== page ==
Thomas Wictor

Memories no longer hurt

Memories no longer hurt

For most of my life, memories were torture. They were like pitiless satires of my aspirations, mocking everything I’d ever attempted.

All I had to do was try to sleep, and I’d be flooded with memories of disaster, horror, pain, humiliation, and failure. Around 2007 it started to change, as I realized that each catastrophe also brought brought to mind periods of joy and fulfillment. Though nothing had turned out the way I’d hoped, there were still experiences that made me laugh and be grateful that I’d had them.

I thought for sure that the memories of 2013 would haunt me forever, but that hasn’t happened. Those memories no longer hurt because the mindset I deliberately cultivated from 2007 to 2011 is permanent. I’m proof that a person can change a defining characteristic through sheer force of will.

This isn’t “fake it until you can make it”; I reject that philosophy. It wasn’t that I pretended I was grateful until I magically became grateful. No, I simply reminded myself over and over that not everything was a shade of darkness. There was plenty of light that helped me find my way.

Over at Tim’s house—formerly Mom and Dad’s house—the only real difference is that Mom and Dad are no longer here. We haven’t changed much. Neither of us were up for it, and there’s no hurry. Dad’s clothes still hang in his closet.


It’s not hard to look at them. He wore the camouflaged one-piece coveralls when he was cold, and there’s a tweedy overcoat on the right that he had for forty years. He was wearing it the night in Stavanger that Tim, Paul, Pat, and I took Dad’s company car for a joyride. None of us had a driver’s license. Mom and Dad were supposed to be gone until the wee hours, so off we went, Tim at the wheel.

When we got home, as we drove up the cul-de-sac toward our house, we saw a shadowy figure. At face level a cigarette end glowed in the dark.

“OH SHIT!” all four of us yelled at the same time. We thought we were dead, because Dad had a terrible temper. Instead, he was strangely calm.

“My company care is not for joyriding around in,” he said mildly. “Don’t do it again.”

“Yes, sir,” we chorused. Seeing that stock-still silhouette and the cigarette like a spark of hellfire in the night is still one of the scariest, funniest moments of my life.

Here are some wooden toy World War I fighter planes Dad made for himself.

They sit above his computer. I helped him buy the decals, from a great company that went out of business. Looking at and handling the toy planes doesn’t make me sad. They brought Dad pleasure, so they’re nice. I’m sure I’ll take them with me when Tim and I move to Texas.

Yesterday I found a diary that Mom kept. I had no idea that she was a diarist.

In 1982 Mom and Dad were living in London. Only seventeen days earlier, Paul and I had nearly been blown to pieces by the Irish Republican Army in Regent’s Park. I don’t remember this birthday. Was I back in California by then? Despite that horrible event, I like seeing my mother’s excitement about my birthday. Red pencil and three exclamation marks. Wow.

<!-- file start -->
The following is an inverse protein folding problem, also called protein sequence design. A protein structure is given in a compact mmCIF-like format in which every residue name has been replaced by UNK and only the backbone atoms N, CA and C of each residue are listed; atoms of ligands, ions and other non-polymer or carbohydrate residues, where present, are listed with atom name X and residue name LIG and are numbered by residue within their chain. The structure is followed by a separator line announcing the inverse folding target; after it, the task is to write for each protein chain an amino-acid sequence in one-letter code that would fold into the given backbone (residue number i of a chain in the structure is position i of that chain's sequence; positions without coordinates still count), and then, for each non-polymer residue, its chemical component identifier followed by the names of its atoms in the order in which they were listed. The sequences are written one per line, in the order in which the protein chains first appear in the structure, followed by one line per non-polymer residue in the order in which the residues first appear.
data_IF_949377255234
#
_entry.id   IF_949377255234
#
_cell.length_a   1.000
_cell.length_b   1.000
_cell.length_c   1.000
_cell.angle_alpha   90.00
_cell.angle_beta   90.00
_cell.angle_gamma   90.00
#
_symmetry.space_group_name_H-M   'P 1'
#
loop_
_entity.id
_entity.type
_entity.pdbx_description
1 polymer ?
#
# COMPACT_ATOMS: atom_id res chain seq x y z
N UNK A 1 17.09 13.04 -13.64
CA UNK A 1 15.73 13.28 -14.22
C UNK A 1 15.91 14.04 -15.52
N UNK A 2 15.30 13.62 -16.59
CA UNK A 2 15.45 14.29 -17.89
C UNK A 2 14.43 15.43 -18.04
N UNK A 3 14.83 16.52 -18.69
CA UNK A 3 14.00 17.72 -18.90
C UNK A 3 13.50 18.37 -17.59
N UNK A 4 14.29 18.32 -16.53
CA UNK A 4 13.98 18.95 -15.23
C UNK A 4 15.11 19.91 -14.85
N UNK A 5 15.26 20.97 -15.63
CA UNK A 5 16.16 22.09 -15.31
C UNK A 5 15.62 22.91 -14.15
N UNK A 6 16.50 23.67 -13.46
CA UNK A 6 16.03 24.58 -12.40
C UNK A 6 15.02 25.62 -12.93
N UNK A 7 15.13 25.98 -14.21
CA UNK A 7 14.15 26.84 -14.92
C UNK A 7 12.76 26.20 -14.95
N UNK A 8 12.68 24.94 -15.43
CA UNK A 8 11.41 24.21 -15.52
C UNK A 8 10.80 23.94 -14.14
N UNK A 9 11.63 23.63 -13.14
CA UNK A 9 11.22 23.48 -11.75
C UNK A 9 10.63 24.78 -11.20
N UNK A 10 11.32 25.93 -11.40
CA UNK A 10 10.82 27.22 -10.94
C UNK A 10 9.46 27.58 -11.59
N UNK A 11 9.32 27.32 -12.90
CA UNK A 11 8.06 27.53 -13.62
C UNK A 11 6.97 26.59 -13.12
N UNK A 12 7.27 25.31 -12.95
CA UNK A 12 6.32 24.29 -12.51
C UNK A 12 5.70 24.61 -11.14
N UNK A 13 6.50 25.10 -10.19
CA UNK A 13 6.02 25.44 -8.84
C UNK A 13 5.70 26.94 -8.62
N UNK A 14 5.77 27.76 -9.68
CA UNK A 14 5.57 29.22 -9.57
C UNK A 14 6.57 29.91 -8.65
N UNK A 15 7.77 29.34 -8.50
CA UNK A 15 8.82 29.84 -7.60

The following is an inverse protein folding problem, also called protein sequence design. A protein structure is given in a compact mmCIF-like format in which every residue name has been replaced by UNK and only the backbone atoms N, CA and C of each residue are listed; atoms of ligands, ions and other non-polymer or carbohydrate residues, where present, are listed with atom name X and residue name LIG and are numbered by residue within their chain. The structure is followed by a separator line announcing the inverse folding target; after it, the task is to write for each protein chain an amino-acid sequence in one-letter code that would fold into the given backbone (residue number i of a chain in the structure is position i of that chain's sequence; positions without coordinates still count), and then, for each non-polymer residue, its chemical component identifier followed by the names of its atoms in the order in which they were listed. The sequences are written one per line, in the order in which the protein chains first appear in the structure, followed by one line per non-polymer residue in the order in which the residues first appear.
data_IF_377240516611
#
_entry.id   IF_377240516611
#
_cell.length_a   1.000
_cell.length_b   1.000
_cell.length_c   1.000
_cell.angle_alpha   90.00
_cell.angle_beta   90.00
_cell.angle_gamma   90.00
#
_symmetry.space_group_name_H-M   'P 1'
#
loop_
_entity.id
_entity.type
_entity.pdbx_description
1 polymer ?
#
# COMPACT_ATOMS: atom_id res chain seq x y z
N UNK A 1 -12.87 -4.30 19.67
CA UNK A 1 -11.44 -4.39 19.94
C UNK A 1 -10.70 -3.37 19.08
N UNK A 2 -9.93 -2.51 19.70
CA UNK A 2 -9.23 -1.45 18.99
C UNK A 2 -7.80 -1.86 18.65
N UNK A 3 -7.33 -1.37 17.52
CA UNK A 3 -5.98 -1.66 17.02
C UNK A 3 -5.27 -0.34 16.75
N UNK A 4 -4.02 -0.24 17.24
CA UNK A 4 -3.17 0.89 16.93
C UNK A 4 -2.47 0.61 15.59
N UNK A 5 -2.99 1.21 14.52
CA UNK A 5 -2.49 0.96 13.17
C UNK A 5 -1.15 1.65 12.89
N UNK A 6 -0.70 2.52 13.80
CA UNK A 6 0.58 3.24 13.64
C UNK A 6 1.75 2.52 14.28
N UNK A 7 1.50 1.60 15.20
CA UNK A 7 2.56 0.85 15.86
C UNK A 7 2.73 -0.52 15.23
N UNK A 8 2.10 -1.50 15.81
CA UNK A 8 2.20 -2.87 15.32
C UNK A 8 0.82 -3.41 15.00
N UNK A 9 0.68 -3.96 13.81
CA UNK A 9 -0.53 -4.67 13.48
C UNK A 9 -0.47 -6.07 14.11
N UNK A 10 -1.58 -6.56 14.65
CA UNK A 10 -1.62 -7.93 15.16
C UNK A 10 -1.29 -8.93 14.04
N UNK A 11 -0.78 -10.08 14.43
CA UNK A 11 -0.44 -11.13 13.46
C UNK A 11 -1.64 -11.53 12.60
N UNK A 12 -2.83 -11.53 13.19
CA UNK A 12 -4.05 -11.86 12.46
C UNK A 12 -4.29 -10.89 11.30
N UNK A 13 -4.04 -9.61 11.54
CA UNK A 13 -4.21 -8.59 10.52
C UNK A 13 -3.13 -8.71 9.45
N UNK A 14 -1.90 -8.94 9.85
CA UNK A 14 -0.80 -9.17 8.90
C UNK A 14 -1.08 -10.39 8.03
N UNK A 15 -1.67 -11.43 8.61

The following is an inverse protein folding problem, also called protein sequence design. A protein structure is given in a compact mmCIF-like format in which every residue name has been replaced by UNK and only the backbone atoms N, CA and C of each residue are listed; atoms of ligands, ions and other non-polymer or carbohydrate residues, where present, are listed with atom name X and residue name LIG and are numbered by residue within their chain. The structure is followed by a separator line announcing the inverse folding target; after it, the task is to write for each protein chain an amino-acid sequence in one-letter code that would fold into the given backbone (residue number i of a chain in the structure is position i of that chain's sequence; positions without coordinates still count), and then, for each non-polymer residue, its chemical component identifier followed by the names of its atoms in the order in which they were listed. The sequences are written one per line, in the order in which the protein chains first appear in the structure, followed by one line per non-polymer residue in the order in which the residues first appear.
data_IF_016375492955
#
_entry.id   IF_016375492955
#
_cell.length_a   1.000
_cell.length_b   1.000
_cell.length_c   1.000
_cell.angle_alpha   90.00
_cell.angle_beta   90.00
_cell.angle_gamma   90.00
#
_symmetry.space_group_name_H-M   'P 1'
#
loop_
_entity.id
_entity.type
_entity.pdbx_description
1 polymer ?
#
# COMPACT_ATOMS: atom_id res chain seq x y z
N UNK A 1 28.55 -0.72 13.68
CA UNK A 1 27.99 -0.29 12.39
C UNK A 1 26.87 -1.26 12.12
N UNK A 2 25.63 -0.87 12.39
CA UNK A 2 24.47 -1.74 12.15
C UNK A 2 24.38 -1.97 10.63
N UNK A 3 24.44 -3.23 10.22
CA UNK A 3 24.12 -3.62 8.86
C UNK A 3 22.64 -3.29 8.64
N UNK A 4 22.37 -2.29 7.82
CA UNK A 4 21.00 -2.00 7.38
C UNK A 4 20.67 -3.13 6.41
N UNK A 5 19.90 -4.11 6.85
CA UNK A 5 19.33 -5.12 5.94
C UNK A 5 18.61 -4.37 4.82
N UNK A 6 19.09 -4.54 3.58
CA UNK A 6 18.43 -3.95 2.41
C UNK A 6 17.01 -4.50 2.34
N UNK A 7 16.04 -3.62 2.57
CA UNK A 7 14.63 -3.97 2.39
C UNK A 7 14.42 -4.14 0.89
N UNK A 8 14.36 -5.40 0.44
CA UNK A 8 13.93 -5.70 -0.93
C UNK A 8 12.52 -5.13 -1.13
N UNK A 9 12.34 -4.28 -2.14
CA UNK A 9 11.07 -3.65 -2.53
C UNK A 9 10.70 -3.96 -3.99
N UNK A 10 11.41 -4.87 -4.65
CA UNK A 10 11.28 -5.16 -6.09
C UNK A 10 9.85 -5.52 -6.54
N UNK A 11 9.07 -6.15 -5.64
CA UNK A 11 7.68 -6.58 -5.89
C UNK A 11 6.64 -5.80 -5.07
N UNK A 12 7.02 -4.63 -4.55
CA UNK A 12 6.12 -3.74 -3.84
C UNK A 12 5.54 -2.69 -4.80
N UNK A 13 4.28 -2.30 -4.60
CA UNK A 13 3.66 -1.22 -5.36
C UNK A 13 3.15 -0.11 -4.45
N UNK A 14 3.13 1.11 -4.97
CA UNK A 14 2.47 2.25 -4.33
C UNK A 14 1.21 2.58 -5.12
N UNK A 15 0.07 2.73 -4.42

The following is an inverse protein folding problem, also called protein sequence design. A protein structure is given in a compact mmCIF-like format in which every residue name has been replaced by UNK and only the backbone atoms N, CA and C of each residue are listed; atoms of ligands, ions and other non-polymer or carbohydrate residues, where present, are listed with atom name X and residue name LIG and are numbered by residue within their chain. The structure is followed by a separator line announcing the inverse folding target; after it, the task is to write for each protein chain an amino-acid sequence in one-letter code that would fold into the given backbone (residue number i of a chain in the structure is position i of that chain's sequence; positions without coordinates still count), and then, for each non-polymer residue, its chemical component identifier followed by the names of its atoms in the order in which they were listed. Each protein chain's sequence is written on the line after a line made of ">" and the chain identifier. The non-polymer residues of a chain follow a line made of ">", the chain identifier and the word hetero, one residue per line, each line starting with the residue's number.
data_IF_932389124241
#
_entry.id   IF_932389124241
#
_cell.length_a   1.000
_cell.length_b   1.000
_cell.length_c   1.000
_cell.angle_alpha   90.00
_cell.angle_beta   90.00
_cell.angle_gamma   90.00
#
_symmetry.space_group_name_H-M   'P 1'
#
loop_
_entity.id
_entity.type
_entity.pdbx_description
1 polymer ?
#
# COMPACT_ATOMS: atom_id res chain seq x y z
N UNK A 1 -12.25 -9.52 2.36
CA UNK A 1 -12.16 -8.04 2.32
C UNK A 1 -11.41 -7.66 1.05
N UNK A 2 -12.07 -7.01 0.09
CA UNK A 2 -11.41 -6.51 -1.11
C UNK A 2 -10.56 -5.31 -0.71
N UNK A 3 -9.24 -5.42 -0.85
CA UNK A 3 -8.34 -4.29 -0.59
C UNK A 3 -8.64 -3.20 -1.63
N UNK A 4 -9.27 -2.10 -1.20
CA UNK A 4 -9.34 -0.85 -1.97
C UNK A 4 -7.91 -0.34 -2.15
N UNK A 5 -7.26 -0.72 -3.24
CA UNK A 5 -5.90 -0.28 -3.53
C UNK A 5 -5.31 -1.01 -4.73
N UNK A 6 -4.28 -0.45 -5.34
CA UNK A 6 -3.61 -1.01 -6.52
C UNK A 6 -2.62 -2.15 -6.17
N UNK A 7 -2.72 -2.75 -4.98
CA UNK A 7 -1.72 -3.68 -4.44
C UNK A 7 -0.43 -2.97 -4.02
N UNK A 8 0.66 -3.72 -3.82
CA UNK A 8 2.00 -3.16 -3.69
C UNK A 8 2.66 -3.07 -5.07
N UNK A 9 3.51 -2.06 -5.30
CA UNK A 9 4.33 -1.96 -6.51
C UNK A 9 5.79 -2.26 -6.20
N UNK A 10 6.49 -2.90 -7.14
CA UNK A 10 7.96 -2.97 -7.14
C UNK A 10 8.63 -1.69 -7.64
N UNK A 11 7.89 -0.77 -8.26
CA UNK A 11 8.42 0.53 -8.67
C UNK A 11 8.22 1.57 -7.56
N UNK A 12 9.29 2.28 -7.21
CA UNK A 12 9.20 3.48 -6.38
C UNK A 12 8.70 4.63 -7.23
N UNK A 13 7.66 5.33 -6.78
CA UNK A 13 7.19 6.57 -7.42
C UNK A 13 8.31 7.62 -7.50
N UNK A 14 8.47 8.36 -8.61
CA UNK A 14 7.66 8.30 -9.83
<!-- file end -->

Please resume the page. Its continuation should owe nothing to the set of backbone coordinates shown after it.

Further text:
Mom had one of the most obnoxious little clocks ever created. It has a massively intrusive TICK-TICK-TICK that you can hear from ten feet away. It still sits on her bookshelf, ticking loudly.


It’s very odd that she put in the battery herself, but now she isn’t here. I used to tease her about that damn clock. She moved it to a bookshelf in another room because when we had our nightly conversations, I’d hear the clock ticking in the pauses between our sentences. I told her I’d sneak in the house and smash it with a hammer when she was asleep. That clock creeped me out, like the hideous alien doll Mom gave me thirteen years ago. It still tries to talk.

When I was a child, this song always made me cry.

As a man of fifty-one I can see the beauty of the song. It’s about the cycle of life.

In watching its pendulum swing to and fro, many hours had he spent while a boy.
And in childhood and manhood the clock seemed to know, and to share both his grief and his joy,
For it struck twenty-four when he entered at the door, with a blooming and beautiful bride.
But it stopped short, never to go again, when the old man died…

It rang an alarm in the dead of the night, an alarm that for years had been dumb.
And we knew that his spirit was pluming for flight, that his hour of departure had come.
Still the clock kept the time, with a soft and muffled chime, as we silently stood by his side.
But it stopped short, never to go again, when the old man died.

My parents’ spirits were pluming for flight. There’s nothing sad about that. They’re free. Think about it: No more aches and pain, no worries about the state of the country, no fear of the future. I can’t be sad. There’s still a strangeness about it all, especially since they didn’t have to die, but that was the decision they made. I accept it.

Like my life, I wish Mom and Dad’s had been different, but I’m confident that their next go-rounds will be better.

Last night I watched King Kong, starring the divine Naomi Watts. I’d forgotten how moving certain aspects of it are. Actually, I’d probably blocked out those aspects because they were just too painful. But they aren’t anymore. I enjoy seeing them now.

Once upon a time, I got looked at like this. Regularly.


I was very lucky.

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